# I've been given a problem (but don't quite understand it)

#### macandal

Hello folks. It's not so much I can't do this problem, it's that I don't quite understand what they're saying.

This is the problem. I'm being asked to compare two mortgages. They're both for the same amount, split into two mortgages, but with different terms. Here's what they say:
1st option (the total being borrowed is \$500K):
A first mortgage of \$400K @ 4.5% amortized over 30 years, with a second mortgage of \$100K @ 5%, interest only for 10 years, but with the intent of paying off with equal annual lump sum payments over 5 years.
I understand the first part; the part with the straight forward mortgage. \$400K @ 4.5% for 30 years. Easy. Simple. Straight forward. But what about the second part? The part with the "interest-only" mortgage? Are they saying that this is also a 30-year mortgage, with the first 10 years being "interest-only", after which it turns into a mortgage like the \$400K (where you pay principal+interest)? I think that's it. But what about the part that begins, "...but with the intent..." Are they saying that the second mortgage will be paid off in 5 years? Not 30, not 10, but 5? I'm confused. Can you guys please help?

The 2nd option (the other mortgage I'm comparing the 1st one to) is set up in a similar way. If I understand what I've quoted above, I will understand this one too. Thanks.

Oh, by the way, I'm being asked to compare the two options and decide which one is the better one.

Thanks.

#### kirby

VIP Member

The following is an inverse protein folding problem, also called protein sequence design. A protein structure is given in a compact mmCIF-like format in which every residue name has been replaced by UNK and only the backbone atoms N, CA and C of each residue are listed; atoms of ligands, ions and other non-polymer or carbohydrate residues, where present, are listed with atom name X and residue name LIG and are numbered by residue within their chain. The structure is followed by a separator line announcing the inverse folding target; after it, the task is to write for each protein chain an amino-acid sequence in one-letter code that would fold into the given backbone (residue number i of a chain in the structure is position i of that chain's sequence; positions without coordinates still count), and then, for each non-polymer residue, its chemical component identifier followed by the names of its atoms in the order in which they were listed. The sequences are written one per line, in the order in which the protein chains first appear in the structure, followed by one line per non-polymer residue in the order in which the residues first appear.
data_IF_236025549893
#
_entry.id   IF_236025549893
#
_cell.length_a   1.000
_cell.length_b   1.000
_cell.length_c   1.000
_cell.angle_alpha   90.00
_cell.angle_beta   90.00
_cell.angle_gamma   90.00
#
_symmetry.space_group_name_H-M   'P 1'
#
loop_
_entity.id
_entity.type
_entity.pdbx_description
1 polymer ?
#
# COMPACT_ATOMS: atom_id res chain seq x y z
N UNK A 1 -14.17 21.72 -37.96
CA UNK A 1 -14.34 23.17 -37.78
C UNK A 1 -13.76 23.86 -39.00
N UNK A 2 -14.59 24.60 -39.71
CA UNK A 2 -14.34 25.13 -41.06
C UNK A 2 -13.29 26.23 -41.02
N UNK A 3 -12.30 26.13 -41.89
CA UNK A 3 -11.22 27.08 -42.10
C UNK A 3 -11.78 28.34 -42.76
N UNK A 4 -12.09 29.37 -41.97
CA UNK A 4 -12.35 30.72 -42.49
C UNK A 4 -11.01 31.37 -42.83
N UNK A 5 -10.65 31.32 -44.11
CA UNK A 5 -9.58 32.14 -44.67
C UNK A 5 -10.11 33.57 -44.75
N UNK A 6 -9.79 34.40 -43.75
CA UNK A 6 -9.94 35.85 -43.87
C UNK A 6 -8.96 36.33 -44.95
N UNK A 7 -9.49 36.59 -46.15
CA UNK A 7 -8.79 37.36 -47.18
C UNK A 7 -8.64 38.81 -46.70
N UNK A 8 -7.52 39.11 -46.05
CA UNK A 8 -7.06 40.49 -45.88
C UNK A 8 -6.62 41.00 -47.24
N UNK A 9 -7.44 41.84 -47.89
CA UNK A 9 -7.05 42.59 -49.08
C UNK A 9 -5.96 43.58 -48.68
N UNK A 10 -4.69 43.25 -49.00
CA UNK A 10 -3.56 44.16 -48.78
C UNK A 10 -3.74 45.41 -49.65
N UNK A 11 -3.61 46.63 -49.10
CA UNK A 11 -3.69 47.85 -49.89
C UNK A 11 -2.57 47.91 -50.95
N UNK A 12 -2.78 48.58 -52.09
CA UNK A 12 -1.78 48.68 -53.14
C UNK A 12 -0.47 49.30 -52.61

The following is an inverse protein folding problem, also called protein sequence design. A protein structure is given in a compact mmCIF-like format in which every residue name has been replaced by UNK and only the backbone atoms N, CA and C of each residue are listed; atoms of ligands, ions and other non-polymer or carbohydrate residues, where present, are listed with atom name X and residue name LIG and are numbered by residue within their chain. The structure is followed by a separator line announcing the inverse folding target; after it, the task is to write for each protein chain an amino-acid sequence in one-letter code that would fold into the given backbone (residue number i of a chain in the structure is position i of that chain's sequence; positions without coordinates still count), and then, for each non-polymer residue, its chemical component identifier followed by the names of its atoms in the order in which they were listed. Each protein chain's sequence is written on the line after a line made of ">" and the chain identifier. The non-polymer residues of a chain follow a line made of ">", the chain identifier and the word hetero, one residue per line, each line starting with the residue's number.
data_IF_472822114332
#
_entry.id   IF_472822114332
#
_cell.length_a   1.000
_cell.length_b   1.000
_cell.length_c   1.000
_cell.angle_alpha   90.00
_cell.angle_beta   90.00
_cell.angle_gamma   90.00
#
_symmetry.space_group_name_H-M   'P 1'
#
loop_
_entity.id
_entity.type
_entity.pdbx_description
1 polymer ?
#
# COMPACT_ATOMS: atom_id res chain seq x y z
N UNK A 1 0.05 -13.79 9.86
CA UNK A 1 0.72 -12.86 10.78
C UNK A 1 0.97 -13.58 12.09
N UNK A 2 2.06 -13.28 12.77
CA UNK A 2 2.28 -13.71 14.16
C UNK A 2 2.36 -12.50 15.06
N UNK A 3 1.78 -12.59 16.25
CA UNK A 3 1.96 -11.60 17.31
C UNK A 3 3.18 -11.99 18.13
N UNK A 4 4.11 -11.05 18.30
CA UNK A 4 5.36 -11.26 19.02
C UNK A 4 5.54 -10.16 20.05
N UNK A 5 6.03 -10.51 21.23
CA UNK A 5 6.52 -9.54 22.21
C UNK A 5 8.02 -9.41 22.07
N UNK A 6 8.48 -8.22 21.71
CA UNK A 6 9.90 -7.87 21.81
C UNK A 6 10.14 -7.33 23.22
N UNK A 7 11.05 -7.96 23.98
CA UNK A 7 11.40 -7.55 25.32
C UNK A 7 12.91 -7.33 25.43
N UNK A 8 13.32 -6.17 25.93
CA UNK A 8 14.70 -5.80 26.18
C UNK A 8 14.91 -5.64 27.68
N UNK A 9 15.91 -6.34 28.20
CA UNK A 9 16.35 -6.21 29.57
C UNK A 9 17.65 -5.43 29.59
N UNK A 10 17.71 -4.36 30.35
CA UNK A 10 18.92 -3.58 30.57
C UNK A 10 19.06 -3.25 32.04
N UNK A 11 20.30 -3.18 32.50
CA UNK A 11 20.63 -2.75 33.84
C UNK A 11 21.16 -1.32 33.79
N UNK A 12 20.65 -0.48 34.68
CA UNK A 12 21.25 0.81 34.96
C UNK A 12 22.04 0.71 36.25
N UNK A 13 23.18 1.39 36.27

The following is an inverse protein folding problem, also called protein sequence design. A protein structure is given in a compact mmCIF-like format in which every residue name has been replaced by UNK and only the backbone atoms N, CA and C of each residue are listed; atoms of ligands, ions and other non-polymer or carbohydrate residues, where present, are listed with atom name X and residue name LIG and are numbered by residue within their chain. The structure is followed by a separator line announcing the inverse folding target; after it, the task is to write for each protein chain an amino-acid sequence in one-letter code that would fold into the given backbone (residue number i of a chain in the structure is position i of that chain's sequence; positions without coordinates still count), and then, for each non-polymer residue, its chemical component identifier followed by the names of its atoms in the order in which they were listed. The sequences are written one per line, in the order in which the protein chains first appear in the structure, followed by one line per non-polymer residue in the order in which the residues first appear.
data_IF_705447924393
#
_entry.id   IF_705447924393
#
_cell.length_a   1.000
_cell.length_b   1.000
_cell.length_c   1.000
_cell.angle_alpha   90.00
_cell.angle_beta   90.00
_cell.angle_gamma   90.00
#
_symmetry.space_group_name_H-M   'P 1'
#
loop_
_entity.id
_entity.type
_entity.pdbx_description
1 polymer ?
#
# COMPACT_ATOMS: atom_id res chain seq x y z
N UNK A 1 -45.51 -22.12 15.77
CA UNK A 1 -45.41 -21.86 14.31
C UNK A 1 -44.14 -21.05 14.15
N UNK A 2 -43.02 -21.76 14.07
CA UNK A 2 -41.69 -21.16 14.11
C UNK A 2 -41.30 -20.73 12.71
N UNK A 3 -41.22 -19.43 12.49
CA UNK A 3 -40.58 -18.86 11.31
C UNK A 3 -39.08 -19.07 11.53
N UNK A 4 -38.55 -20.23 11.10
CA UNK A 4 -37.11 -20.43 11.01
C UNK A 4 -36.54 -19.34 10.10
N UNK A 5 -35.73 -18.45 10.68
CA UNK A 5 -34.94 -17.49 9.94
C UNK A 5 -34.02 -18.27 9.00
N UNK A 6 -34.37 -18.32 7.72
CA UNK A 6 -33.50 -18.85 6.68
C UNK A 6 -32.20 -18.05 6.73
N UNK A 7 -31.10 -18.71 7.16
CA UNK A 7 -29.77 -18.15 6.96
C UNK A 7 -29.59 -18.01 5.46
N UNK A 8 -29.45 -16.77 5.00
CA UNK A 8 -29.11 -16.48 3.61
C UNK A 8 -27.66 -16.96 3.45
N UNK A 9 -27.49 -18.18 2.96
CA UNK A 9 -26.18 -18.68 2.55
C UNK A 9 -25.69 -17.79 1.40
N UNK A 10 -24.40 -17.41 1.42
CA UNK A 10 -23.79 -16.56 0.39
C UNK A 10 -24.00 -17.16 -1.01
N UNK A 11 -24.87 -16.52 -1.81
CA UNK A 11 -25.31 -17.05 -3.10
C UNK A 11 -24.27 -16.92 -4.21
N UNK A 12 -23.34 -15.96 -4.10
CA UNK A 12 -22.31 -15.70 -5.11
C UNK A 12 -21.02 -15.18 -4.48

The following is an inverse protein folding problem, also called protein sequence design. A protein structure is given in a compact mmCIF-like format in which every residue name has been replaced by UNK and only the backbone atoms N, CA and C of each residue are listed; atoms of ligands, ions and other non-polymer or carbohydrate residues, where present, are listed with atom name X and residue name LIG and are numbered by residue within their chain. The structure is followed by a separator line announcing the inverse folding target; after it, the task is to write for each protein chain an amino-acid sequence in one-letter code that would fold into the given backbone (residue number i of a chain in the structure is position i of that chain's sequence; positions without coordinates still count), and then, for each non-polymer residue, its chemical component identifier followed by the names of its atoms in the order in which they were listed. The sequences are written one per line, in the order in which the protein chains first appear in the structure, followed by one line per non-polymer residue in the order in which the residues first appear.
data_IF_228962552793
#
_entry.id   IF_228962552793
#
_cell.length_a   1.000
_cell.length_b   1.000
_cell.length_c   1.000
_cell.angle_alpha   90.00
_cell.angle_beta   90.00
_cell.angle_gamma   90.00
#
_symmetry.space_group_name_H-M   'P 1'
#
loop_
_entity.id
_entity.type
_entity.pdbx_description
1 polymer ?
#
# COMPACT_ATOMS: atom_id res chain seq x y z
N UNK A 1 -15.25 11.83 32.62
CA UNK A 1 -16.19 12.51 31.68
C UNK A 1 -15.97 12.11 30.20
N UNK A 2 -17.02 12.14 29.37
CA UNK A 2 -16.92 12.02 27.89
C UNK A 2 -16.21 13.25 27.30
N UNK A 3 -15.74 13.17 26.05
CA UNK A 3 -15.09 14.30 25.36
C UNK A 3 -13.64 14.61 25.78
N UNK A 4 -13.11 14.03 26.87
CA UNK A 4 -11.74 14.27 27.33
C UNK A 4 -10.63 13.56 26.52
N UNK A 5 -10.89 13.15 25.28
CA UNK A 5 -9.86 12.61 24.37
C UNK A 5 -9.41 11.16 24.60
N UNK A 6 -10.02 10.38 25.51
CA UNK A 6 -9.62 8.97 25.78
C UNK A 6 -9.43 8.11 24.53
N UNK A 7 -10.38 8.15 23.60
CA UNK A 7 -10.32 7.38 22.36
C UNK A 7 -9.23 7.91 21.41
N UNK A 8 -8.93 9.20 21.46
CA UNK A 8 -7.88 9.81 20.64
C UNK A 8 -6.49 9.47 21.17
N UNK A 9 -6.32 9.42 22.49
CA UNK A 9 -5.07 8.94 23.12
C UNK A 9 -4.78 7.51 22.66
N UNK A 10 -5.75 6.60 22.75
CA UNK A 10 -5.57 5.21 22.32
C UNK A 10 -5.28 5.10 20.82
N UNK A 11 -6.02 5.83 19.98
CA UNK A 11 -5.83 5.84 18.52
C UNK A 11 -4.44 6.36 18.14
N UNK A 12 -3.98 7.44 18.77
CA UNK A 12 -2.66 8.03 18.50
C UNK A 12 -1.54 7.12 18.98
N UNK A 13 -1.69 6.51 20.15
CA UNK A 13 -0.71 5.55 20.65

An interest only mortgage - you pay interest only (and nothing to principal) for the term of the loan then you pay all the principal in one big ("balloon") payment at maturity. But in this problem they said pay the principal in equal annual lump sum payments over 5 years. So at end of year one pay \$20,000 to principal, at end of year two pay \$20,000 to principal and so on. so yes the second mortgage will be paid off in 5 years.

#### macandal

Thanks. So, is this what's happening on that second mortgage:

Yr 1: (\$5,000x12)+\$20,000=\$80,000 (balance at end of Yr 1)
Yr 2: (\$4,000x12)+\$20,000=\$60,000
Yr 3: (\$3,000x12)+\$20,000=\$40,000
Yr 4: (\$2,000x12)+\$20,000=\$20,000
Yr 5: (\$1,000x12)+\$20,000=\$0​

Is that it? Did I get it right?

Thanks.

#### macandal

Sorry. My numbers are wrong. This is what's happening:

Yr 1: (\$416.66x12 or \$5,000)+\$20,000=\$80,000 (balance at end of Yr 1)
Yr 2: (\$333.33x12 or \$4,000)+\$20,000=\$60,000
Yr 3: (\$250x12 or \$3,000)+\$20,000=\$40,000
Yr 4: (\$166.66x12 or \$2,000)+\$20,000=\$20,000
Yr 5: (\$83.33x12 or \$1,000)+\$20,000=\$0

My apologies. I multiplied the annual interest amount by 12.

Now, is that it? Did I get it right this time?

Thanks.

#### kirby

VIP Member
Yes you are ok. Be sure to note that the amounts you have in parentheses represents interest while the 20 k payments are principal

#### macandal

Thanks. Ok. So, since this problem is about comparing two mortgages, how would I model the two options to compare in Excel? Is there anything in Excel to help me present these two mortgages? Thanks.

#### kirby

VIP Member
Yes now you use excel's irr function to get the internal rate of return on each project if the timing of the cash flows is irregular or use npv function if regular.

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